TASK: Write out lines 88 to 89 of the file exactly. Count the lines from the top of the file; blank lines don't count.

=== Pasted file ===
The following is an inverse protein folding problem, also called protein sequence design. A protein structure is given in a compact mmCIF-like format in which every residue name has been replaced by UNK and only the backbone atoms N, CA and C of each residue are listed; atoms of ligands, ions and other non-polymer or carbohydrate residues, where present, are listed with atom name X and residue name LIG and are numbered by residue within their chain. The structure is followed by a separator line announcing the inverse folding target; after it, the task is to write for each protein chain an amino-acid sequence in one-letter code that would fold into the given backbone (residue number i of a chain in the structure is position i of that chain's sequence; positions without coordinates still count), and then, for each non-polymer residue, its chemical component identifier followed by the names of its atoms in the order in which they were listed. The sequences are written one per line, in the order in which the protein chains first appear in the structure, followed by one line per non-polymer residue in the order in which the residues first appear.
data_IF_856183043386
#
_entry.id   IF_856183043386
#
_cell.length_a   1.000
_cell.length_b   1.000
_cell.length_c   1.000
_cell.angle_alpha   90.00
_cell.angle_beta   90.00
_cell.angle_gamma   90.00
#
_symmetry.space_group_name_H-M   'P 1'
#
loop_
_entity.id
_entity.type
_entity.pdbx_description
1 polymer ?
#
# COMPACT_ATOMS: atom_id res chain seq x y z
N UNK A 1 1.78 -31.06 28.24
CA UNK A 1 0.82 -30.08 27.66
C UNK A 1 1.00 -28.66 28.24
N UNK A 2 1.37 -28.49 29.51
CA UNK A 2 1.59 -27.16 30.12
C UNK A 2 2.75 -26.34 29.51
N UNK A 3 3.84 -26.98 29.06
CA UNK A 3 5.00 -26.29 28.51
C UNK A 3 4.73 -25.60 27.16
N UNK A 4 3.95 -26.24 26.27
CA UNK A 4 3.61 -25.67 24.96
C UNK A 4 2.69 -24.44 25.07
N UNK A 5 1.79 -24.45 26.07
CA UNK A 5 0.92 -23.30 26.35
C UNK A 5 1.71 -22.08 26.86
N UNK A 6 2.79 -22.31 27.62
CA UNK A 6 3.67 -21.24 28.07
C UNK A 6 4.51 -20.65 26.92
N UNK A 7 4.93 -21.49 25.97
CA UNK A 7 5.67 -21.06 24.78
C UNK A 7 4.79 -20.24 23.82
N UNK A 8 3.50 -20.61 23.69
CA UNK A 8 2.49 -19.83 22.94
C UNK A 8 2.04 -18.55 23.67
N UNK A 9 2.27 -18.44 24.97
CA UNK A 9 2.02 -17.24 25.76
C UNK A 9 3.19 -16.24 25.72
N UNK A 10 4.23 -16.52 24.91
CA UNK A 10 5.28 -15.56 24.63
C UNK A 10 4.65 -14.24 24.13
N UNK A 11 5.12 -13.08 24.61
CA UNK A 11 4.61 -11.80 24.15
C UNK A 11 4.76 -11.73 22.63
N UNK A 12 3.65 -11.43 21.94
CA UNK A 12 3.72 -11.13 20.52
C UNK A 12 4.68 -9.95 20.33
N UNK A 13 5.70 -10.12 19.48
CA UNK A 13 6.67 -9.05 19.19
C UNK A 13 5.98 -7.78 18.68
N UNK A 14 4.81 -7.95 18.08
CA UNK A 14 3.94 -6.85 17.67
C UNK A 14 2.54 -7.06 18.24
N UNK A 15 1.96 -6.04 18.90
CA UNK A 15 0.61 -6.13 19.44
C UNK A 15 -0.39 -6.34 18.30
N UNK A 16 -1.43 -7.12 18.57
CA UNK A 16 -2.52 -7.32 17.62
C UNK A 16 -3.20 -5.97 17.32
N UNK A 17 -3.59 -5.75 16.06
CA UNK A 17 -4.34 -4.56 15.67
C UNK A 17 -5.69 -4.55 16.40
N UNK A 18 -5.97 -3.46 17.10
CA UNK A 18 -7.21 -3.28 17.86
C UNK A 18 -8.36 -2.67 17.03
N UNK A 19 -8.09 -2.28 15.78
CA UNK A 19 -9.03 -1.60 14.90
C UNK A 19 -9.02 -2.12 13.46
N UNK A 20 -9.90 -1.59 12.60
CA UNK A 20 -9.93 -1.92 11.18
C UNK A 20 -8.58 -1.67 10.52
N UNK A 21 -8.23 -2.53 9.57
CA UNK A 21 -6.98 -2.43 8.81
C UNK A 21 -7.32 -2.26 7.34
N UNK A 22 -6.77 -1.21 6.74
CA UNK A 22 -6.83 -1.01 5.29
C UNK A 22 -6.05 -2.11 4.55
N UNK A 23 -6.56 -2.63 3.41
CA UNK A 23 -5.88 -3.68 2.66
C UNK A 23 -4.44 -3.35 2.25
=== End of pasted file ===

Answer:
N UNK A 23 -6.56 -2.63 3.41
CA UNK A 23 -5.88 -3.68 2.66